2011-11-24 / Local & State

Pittsburgh Woman Gets 6 Years In Bank Failure

By JOE MANDAK
ASSOCIATED PRESS

PITTSBURGH ( AP)– The former vice president of a tiny Pittsburgh bank that failed in 2007 will spend six years in federal prison for underreporting more than $7 million in delinquent loans that led to the bank’s demise.

Donna Shebetich, 46, was vice president, director and loan officer for Metropolitan Savings Bank in the city’s working-class Lawrenceville neighborhood when she filed five false quarterly reports with the Federal Deposit Insurance Corp. in 2005 and 2006 that hid more than $7 million in delinquent loans before it was shut down in February 2007 with just $15.8 million in assets.

Assistant U.S. Attorney Carolyn Bloch said Shebetich filed the fake reports, in part, to hide $2.7 million in “unbooked’’ loans– that is, loans not recorded in the bank’s ledgers – to friends or associates, including a boyfriend who also happened to be one of the bank’s six board members and because, Bloch contends, Shebetich used some money to pay for alcohol and cocaine.

“She made $32,000 a year,’’ Bloch told the judge. “Clearly she could not afford her cocaine habit, her alcohol habit, on that income.’’

Bloch wouldn’t comment on whether other people might face charges in the investigation and Shebetich’s boyfriend, who has not been charged but attended her sentencing, declined comment.

When then Pennsylvania Department of Banking closed Metropolitan its assets were taken over by Allegheny Valley Bank so its 1,450 customers could access their money.

Once regulators plowed through the bank’s other shoddy record-keeping – including more than $200,000 in cash missing from its vault and nearly $3 million from the bank’s own checking account – the FDIC covered losses of up to $100,000 per customer as required by law The FDIC also paid 40 cents on the dollar for losses above the $100,000 threshold but 24 customers, some of them elderly or people who had their life savings in the bank, still lost nearly $535,000 combined after the FDIC paid out $10.2 million.

Some mortgage customers also had their homeowners insurance canceled and were past-due on property taxes because escrow funds were not properly maintained.

Allan Becer, 60, lost nearly $60,000 after the FDIC covered his other losses.

“One of the reasons I put money in Metropolitan was because of its reputation. It was a respected bank that had been there since the early 1900s,’’ said Becer, who added that he has come to accept the “reality’’ of losing his money. “And I would hope Donna Shebetich would accept the reality of what she did to me.’’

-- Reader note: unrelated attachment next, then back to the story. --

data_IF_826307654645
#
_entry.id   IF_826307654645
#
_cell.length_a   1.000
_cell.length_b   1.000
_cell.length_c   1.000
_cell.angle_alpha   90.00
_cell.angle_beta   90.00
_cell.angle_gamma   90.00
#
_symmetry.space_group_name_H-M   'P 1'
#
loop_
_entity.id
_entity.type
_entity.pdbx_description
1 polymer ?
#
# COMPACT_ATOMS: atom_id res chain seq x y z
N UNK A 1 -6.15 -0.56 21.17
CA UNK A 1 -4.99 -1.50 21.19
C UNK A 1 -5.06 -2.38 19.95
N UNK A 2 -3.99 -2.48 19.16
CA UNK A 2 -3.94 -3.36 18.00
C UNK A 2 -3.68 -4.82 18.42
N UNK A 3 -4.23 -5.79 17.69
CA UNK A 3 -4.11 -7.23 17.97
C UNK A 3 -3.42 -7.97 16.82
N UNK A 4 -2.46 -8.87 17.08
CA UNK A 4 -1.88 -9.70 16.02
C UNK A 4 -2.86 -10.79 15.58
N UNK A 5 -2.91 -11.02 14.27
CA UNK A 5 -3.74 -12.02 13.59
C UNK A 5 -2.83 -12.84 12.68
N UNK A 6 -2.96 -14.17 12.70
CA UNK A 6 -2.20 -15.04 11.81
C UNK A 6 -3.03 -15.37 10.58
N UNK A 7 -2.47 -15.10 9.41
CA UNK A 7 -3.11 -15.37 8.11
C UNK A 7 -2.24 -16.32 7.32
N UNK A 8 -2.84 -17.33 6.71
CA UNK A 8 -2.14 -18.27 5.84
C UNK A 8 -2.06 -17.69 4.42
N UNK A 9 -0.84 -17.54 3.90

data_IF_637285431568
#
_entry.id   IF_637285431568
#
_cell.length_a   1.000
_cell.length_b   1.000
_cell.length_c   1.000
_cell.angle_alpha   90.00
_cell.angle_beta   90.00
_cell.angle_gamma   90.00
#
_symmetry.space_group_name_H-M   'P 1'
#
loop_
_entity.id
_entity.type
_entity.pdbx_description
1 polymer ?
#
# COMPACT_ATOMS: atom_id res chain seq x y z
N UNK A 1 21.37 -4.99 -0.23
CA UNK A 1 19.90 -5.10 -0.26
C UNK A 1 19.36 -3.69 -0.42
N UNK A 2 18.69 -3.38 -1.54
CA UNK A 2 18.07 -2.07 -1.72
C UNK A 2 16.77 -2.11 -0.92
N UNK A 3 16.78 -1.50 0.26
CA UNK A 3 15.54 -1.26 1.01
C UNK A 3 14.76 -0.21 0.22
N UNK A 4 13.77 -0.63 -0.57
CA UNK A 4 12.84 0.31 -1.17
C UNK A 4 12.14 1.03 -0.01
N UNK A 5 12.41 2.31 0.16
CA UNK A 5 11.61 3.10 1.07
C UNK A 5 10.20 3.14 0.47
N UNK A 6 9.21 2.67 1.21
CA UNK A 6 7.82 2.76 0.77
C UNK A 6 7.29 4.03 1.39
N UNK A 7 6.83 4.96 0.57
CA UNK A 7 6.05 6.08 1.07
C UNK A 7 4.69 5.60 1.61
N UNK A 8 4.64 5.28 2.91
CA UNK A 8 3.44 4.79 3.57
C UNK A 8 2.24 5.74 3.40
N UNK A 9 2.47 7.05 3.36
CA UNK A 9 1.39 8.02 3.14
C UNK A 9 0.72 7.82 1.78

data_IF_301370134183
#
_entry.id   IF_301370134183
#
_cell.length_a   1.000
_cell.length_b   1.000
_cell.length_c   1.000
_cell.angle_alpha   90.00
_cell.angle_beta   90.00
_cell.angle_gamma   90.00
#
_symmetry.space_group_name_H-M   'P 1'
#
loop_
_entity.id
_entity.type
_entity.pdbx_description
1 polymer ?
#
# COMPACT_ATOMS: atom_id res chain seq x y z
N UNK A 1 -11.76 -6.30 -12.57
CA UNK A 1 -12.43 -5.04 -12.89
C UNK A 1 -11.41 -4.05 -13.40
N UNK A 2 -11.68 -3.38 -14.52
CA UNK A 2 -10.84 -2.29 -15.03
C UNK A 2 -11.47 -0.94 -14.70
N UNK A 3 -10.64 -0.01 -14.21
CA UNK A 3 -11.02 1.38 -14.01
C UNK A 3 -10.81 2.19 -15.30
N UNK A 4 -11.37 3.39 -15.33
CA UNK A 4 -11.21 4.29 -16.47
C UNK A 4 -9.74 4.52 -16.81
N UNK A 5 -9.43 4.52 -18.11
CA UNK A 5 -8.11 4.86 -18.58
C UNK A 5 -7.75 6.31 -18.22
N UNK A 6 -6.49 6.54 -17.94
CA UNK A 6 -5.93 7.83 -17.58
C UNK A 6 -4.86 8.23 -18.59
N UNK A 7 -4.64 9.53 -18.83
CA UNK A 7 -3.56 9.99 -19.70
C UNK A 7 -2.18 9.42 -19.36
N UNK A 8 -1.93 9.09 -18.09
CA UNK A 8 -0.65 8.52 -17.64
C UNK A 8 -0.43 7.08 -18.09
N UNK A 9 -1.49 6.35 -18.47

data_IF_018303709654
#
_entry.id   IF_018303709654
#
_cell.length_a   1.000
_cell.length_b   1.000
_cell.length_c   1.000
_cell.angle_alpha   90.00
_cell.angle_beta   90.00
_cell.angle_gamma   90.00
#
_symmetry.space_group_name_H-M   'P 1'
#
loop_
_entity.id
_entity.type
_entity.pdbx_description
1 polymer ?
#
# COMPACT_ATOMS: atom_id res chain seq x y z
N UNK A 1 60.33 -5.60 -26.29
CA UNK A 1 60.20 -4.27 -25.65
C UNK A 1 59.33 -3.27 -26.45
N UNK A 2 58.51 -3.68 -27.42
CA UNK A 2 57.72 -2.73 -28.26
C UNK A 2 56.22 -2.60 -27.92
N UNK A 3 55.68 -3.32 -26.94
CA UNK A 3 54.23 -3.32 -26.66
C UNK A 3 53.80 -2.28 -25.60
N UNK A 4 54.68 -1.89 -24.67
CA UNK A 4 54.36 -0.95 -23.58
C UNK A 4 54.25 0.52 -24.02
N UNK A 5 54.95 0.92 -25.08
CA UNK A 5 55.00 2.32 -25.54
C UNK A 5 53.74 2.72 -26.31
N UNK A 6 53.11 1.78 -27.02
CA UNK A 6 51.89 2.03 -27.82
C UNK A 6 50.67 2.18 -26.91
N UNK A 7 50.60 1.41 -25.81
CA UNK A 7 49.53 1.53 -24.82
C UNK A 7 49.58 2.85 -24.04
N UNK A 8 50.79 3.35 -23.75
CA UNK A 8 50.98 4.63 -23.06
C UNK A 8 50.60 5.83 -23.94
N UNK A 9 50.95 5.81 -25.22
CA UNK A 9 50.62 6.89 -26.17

Shebetich didn’t comment during or after the sentencing hearing, but her attorney, David DeFazio, blamed much of what happened on the bank’s other five board members – none of whom were charged – and its small staff: Shebetich, two tellers, and another employee who didn’t have a specific title but assisted Shebetich.

The bank’s board “overworked an ill- equipped woman who was elevated to a position well above her competency level,’’ DeFazio said.

But Bloch, the prosecutor, and Carlo Veltri, a senior bank examiner for the FDIC who testified Friday, suggested the bank wasn’t understaffed for its size and noted that Shebetich ran it well for several years before the problems surfaced.

Shebetich pleaded guilty earlier this year to filing a false quarterly report in November 2006 that listed $0 worth of delinquent mortgages, even though she knew the bank had more than $7 million at least 30 days past due. She acknowledged as part of that plea that four previous quarterly reports were also false.

The sentencing hearing ended up being a commentary, of sorts, on the state of white collar crime and banking in America because U.S. District Judge Arthur Schwab refused to sentence Shebetich to between 10 and 121/2 years in prison based on federal sentencing guidelines driven largely by the FDIC’s $10.2 million loss. Shebetich must repay the agency at least $50 a month after she gets out of prison and Bloch argued a guideline sentence was warranted given the harm to the victims.

But Schwab noted that Raj Rajaratnam, a hedge fund founder who earned up to $75 million in an insider trading scheme, received just 11 years in prison from a federal judge in New York City last month. Schwab said it would be unjust in the “marketplace of sentencing’’ to give Shebetich as much time.

Becer said he understood the judge’s rationale and thought the sentence was fair, but said his confidence has been shaken in smaller banks at a time when many Americans are coming back to them. He deposited money with Metropolitan because “it was a small neighborhood bank that you could trust.’’

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